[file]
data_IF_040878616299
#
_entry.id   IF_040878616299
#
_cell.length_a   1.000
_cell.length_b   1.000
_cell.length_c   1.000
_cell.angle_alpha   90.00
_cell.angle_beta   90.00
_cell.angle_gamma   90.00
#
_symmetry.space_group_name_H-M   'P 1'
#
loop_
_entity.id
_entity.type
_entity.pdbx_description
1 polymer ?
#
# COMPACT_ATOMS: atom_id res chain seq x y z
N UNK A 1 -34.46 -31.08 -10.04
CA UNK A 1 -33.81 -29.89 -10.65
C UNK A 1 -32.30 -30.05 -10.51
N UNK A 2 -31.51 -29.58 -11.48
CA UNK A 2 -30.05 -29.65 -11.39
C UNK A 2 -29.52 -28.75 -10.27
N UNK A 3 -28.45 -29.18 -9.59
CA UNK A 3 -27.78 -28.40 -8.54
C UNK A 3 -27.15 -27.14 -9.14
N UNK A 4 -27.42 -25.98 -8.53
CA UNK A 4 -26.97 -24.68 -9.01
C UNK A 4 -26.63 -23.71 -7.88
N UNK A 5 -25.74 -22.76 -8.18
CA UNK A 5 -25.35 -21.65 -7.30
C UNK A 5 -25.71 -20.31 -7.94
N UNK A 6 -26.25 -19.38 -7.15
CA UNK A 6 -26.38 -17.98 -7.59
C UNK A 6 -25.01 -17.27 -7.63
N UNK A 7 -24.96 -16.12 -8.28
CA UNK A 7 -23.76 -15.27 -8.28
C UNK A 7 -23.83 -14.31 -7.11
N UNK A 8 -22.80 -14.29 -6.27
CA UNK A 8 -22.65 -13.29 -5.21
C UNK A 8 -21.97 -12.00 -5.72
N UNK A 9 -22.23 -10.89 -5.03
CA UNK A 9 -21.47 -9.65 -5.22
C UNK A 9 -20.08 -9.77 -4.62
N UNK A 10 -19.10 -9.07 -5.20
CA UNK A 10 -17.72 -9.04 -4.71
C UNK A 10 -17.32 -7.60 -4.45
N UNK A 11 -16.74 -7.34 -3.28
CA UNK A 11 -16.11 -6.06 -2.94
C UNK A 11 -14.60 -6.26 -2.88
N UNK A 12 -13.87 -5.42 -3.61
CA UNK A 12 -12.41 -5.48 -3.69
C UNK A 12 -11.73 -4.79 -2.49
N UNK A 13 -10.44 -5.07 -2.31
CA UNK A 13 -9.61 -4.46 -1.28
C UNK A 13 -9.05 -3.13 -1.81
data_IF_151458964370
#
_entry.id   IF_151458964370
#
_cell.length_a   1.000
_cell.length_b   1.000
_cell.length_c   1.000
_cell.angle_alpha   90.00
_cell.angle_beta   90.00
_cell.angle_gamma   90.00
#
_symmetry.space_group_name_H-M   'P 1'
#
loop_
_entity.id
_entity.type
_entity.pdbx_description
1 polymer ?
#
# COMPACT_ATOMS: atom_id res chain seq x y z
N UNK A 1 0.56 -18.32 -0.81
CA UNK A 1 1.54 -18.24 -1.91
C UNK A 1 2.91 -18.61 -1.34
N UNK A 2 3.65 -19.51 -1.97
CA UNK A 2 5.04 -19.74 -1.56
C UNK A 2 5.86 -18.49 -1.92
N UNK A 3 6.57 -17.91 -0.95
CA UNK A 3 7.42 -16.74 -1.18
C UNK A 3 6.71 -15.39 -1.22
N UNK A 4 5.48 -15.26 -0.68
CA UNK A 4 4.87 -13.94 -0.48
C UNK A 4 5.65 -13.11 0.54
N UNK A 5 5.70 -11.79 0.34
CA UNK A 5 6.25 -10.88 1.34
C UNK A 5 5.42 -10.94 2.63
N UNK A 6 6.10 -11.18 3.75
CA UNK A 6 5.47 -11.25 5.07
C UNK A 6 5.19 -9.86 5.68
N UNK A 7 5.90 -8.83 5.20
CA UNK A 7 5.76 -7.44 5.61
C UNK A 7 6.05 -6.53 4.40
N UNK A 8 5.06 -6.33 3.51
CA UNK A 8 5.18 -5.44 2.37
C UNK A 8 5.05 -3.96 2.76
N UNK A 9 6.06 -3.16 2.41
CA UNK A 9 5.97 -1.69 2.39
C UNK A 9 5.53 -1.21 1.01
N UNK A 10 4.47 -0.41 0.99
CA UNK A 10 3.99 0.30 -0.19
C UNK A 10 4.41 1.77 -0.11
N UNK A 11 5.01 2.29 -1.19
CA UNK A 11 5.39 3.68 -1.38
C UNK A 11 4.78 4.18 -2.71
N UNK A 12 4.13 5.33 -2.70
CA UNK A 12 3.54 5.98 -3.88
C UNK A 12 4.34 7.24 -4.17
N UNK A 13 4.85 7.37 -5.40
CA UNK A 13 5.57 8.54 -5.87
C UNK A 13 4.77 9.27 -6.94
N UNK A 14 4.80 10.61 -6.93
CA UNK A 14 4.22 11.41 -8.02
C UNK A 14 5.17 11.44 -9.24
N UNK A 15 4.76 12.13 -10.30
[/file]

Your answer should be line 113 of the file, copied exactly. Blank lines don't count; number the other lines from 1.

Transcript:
N UNK A 12 4.13 5.33 -2.70